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Start Setting Goals

Schedule Time to Relax

So you’ve got your finances in order and you know why you’ve taken the time to maintain your finances. Now all you have to do is give yourself permission to think about something else.

This sounds easy, but it can be difficult to take your mind off something that is stressing you out, especially if you’ve been worrying about money for a while. Give yourself some time to destress in your favorite way, whether it’s taking a walk, watching a show or just listening to some music that you like.

Talk With Someone

One of the worst parts about financial burnout is the feeling that you’re all alone in your struggles. You can take some of the stress off your shoulders simply by talking with someone about how you’re feeling. The other person may or may not be able to give you answers, but sometimes just knowing you’re not alone is enough to stop your financial worry.

Who you turn to is a matter of personal preference, but ideally it should be someone close to you, like a friend or family member. If you feel like you need help, you might want to reach out to professional, like a member experience advisor at First Alliance Credit Union.

Do Something Nice for Yourself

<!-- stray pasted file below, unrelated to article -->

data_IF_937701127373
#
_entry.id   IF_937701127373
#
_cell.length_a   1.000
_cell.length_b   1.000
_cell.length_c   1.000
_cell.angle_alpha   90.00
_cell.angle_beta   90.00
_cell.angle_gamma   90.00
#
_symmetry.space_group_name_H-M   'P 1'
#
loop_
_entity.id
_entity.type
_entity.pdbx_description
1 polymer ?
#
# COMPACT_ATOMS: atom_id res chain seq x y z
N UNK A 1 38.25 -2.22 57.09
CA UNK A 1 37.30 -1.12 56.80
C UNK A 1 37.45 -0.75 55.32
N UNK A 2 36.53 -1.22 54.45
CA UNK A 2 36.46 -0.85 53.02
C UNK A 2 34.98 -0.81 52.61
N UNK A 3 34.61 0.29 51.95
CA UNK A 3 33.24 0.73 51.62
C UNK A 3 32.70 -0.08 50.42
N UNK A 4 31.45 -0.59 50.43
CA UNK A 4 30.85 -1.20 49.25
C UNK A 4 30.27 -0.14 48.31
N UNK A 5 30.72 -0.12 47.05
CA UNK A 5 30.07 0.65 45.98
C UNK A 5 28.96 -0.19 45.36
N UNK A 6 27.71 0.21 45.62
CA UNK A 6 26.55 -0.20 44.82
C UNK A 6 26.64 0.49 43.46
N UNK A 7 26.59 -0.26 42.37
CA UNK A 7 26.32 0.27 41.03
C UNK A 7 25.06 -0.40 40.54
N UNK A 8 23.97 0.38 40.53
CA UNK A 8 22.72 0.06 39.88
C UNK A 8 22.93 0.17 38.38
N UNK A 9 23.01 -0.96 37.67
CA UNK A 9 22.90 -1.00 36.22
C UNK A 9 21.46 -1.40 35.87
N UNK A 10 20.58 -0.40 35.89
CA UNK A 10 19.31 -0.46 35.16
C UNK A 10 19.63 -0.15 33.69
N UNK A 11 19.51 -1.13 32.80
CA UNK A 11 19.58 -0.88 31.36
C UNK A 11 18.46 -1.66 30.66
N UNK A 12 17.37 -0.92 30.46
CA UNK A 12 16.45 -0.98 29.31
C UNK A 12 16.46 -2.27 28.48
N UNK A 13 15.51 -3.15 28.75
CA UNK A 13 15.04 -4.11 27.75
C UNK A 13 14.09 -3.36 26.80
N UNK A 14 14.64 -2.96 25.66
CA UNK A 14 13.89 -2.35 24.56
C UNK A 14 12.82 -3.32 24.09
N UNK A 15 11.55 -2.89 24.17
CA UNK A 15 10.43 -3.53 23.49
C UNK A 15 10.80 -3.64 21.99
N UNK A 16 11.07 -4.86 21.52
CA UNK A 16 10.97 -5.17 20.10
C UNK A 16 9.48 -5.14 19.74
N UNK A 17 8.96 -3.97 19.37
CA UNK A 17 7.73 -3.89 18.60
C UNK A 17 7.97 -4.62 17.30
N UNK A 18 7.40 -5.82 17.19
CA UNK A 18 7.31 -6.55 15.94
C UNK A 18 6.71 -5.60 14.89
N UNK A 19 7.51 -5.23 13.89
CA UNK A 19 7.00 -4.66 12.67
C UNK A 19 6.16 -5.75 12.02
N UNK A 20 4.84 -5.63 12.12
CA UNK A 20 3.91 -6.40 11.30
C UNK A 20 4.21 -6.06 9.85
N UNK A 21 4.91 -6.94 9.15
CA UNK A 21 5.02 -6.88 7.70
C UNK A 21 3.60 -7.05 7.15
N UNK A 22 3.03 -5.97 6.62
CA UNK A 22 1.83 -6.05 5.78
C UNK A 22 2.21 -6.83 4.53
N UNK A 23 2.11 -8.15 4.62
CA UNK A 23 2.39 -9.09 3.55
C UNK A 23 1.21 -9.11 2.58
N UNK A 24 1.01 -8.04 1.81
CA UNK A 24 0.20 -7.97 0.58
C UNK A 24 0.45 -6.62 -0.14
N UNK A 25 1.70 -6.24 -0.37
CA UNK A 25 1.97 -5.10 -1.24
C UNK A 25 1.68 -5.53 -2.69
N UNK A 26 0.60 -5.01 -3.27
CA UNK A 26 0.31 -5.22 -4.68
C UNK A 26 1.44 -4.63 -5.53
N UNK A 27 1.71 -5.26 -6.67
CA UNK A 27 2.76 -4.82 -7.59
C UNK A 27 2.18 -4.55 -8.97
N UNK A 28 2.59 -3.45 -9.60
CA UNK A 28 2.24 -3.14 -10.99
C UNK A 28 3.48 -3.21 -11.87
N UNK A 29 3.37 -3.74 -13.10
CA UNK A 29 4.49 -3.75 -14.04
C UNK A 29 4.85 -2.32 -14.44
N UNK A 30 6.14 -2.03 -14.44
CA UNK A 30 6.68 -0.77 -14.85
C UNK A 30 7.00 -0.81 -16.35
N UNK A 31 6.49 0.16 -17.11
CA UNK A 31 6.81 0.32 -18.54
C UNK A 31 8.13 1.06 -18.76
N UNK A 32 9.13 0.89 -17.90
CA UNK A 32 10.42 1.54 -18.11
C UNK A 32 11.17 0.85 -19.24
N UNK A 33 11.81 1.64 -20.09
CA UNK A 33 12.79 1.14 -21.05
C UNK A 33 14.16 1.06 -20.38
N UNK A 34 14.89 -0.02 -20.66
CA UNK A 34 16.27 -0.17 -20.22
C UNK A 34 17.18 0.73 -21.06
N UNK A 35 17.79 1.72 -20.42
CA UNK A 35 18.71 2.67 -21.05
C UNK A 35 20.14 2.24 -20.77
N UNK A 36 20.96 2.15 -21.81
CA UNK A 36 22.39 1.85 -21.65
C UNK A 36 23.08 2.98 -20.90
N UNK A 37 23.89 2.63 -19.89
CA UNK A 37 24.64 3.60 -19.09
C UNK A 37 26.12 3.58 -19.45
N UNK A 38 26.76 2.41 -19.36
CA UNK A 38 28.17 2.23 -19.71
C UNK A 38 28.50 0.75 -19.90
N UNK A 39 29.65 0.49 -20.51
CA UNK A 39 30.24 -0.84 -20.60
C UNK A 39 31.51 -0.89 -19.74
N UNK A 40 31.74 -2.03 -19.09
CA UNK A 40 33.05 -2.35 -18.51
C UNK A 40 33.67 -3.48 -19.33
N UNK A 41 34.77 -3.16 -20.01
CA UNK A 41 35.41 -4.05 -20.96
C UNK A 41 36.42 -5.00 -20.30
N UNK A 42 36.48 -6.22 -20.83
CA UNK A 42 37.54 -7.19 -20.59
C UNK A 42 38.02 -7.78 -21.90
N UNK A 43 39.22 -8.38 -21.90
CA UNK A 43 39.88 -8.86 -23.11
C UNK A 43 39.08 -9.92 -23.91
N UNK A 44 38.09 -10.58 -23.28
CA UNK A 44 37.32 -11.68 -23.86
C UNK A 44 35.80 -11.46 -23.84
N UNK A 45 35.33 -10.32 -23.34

A family on vacationNothing quite helps get rid of financial burnout like spending some money on yourself. Buy something nice for yourself, whether it’s something you’ve always wanted or having a fun experience, like laser tag, a ballgame, or spending a day at a spa. You should also try to make sure there’s some money in your budget to do something nice for yourself each month, like going out to eat or watching a movie.

Get Rid of Financial Burnout With First Alliance Credit Union

The stress of managing money, especially during times where prices are rising, can burn anyone out financially. If you feel yourself facing financial burnout, make sure your finances are organized first and foremost, then try to relieve your stress by automating some financial tasks and engaging in some self-care. You can even spend some of the money you’ve been saving on something nice as a reward for all your hard work.

You can also use the tools and services you get when you become a member of First Alliance Credit Union to help overcome your financial burnout. Our online banking platform will give you an easy-to-read overview of all your finances, including credit cards and loan, and the bill payment center will help you organize and keep track of all the bills you need to pay each month. You can even use the tools in our resource center to help you do everything from create your first budget to building up your credit score.

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We do our best to provide helpful information but we cannot guarantee the accuracy or completeness of the information presented in the article, under no circumstance does the information provided constitute legal advice. You are responsible for independently verifying the information if you intend to use it in any way. Additionally, the content is not intended to be reflective of First Alliance Credit Union’s products or services, for accurate and complete details about our product and service information you must speak to an advisor at First Alliance Credit Union.